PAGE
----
After the deadlifting was done, and I was satisfied that I didn’t need to break up with her, it was on to other exercises. I had her superset 30 second planks with a half-kneeling curl to press, which I think is fantastic exercise. The first true coaching I had to do for the day was during her plank, where I found her in a wicked anterior pelvic tilt. Good thing the other exercise was in half kneeling! After rotating her hips posteriorly, she realized how much it sucks to be taken out of your natural stabilization pattern. Good thing I was there to be the form police!
Don’t worry, I wasn’t that mean about it. While the DOMS is something she’ll (hopefully) come to love, round 2 is next Tuesday. Hopefully I’ll take some video of it!
While I’m on the topic of girls deadlifting, my friend Anna pulled 185lbs for 3 singles last Monday. That’s more weight than most guys use, and she did it with great form each one; Anna, you deserve a high five.
After Maria’s awesome workout on Saturday, it became Sledurday. After recruiting two innocent and unsuspecting high schoolers for the sled pull, we took terms alternating between laps in the gym running with it behind us. While Bryan and I were used to it, it was new for Cody and Jonas; apparently that night Cody slept from 7pm to 9am. Welcome to conditioning!
Come Sunday morning, I wake up to the last 100 yards of the New York City Marathon. The timing was perfect, because 100 yards is all I’d want to run in a race anyway. After catching up on the who’s-who of distance running, I came upon this thought in my head: “Do they look like athletes?” I don’t think so, in reality they look more like starving runway models. Here’s a picture of US Marathon runner Paula Radcliffe. That’s not a good look.
If you search ‘Marathon Runner’ on google, the 4th picture you encounter is one of my favorite for explaining my thoughts on endurance running; it’s worth more than a thousand words. There always tends to be a spike in joggers and runners after the NYC marathon, and I doubt it’ll be any different this year. It was the biggest marathon ever, and the masses were sure to be inspired. While the majority of people will certainly benefit from improving their cardiovascular fitness, they’ll get more out of a well-rounded general physical preparedness program, not just endurance training. Just answer the question in the picture below!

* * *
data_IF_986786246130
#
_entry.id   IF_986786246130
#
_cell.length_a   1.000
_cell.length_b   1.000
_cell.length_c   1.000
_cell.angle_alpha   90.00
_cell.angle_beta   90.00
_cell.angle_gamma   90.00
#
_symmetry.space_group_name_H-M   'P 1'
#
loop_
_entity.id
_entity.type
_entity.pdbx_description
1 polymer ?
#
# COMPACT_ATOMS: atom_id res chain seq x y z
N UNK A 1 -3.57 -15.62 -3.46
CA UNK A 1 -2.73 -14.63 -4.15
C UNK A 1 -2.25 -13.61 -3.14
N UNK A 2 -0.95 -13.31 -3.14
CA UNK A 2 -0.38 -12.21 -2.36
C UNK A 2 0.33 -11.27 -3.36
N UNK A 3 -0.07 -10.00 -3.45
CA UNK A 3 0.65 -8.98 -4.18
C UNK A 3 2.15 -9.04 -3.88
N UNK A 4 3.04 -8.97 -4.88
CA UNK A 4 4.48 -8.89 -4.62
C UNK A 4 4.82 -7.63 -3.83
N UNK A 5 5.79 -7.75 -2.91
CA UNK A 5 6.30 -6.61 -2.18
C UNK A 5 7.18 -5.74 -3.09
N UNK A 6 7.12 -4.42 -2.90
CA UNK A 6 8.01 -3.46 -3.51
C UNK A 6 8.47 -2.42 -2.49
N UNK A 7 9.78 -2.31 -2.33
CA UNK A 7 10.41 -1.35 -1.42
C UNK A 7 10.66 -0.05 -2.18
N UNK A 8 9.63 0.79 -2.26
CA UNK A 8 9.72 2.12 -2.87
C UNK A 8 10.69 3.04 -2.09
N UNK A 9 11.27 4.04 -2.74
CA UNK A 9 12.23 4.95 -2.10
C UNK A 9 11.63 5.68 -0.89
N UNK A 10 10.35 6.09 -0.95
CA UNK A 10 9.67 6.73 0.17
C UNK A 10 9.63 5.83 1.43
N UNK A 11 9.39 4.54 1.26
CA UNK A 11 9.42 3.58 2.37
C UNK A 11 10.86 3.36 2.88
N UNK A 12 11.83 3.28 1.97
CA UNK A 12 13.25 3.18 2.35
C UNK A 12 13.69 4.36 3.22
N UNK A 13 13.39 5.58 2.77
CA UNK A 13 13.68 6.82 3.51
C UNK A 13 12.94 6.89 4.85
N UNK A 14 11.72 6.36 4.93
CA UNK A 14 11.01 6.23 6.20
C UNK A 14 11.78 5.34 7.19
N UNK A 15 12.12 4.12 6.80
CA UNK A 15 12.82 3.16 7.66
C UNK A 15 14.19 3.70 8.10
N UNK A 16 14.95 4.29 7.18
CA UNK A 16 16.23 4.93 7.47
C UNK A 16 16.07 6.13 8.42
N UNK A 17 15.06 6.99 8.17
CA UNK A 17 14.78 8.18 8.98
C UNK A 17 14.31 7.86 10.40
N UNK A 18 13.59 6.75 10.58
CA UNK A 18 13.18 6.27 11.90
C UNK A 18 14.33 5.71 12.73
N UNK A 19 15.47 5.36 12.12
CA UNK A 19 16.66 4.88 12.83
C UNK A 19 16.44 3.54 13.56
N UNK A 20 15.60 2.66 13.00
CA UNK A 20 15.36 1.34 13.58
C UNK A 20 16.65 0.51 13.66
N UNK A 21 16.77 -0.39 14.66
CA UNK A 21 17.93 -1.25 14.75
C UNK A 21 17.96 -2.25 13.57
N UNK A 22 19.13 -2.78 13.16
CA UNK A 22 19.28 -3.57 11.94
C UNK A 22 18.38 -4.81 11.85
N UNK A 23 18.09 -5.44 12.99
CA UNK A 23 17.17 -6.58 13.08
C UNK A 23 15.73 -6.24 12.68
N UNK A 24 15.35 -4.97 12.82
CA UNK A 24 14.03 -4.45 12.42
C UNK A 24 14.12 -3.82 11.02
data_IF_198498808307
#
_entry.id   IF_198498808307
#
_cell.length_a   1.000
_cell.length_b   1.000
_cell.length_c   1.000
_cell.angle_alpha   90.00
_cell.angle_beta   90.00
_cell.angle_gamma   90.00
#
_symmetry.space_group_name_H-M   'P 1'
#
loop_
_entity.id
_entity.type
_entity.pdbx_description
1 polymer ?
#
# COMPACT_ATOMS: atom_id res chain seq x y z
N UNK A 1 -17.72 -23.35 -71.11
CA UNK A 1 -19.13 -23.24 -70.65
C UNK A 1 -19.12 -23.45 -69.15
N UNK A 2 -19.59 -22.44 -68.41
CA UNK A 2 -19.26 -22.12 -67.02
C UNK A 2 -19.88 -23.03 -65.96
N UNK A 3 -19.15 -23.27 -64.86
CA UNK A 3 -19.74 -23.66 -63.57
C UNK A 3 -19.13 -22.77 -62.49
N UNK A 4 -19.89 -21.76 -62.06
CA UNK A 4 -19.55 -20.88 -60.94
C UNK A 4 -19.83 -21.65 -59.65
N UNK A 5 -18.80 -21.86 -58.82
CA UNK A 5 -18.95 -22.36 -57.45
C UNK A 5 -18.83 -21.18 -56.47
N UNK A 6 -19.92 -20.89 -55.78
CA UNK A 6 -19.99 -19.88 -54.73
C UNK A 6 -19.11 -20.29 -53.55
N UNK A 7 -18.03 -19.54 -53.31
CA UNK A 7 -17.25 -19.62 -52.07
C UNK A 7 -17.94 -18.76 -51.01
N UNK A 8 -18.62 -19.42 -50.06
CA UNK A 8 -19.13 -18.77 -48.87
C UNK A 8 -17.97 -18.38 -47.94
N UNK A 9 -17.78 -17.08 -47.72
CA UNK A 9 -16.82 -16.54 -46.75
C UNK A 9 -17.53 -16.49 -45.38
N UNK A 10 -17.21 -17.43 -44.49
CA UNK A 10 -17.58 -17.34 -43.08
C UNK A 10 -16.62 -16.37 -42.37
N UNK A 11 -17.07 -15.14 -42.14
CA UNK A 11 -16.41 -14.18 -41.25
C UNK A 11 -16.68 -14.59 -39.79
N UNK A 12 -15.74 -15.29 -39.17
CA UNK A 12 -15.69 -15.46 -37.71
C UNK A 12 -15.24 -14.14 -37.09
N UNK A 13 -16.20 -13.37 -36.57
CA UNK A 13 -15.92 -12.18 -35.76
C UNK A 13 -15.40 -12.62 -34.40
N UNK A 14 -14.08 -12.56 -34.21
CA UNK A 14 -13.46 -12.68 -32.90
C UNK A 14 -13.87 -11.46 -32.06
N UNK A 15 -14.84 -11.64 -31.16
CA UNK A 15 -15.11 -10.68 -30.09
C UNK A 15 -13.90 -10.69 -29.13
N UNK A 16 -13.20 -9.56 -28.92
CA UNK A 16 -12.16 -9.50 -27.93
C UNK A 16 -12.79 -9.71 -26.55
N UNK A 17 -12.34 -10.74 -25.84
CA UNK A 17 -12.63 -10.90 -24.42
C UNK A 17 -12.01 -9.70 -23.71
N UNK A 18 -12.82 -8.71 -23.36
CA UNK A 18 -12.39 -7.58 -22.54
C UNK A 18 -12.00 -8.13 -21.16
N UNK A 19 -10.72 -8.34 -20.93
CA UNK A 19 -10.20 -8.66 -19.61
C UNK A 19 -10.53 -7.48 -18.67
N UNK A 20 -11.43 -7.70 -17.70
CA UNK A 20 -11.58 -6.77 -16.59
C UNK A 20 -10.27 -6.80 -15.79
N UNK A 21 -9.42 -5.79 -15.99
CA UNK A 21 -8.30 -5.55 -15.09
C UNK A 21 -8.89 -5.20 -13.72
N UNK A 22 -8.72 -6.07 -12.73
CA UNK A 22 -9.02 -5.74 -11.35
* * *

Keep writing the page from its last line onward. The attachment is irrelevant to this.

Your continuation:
I think you know the answer to that one. The sprinter trains for power, and builds endurance as a side effect. Sure, not many can also run 26 miles, but why would you want to do that in the first place? If you need to race, then that’s part of your training, but it’s not the best idea for non-racers. What IS a good idea is metabolic conditioning! Of course I need an example for you, so you’re about to see a video that was taken just a few hours ago. In it, you see an upper-body circuit that I devised with kids at school, involving a Plyometric pushup, Chin-Up, Dumbbell Push-Press, and TRX Row. We hit all 4 major movement patterns in the upper-body, and you can see that by round 4 in this video, it kicked the crap out of me. Players 2 and 3 are both swimmers on the Adelphi Swim Team, so I’m blaming my fail on the fact that Swimming is all vertical pulling, and they do plyo-pushups at practice. Or, I can just suck-less net time. Option 2 is probably better. Regardless, I think everybody uttered something along the lines of “I think I’m going to puke!” at least once, which means it was an awesome circuit. Ideally, we’d also have lower body involvement, but we’ll get those circuits taken care of in due time.
My closing thought comes to my own training; As you can tell from this, I trained on both Saturday and Sunday, including pretty demanding metabolic work. This can be taxing on the Central Nervous System, so I need to re-evaluate what I do on Monday, a day when I usually use HIIT to end my workouts. To adjust, I’ll most likely perform slightly longer-duration, less intense work. While I’m not exactly sure of what I’m doing, it may be something such as bike sprints with a longer interval, say 1 minute on and 2 minutes off, for 20 minutes or so. Yes, still intervals, but not my normal 40 second/20 second split on the elliptical. A non-machine example would be this:
- Jump Squats x 20
- Swiss Ball Rollout x 20
- Kettlebell Swing x 20
- Jump Rope for 2 minutes
- Repeat for 20 minutes
My use of that circuit is entirely dependent on if I feel like carrying my kettlbell inside tomorrow, I’ll let you know how that goes.
I hope that everybody’s weekend was as fun as mine, and that the upcoming week is just as exciting!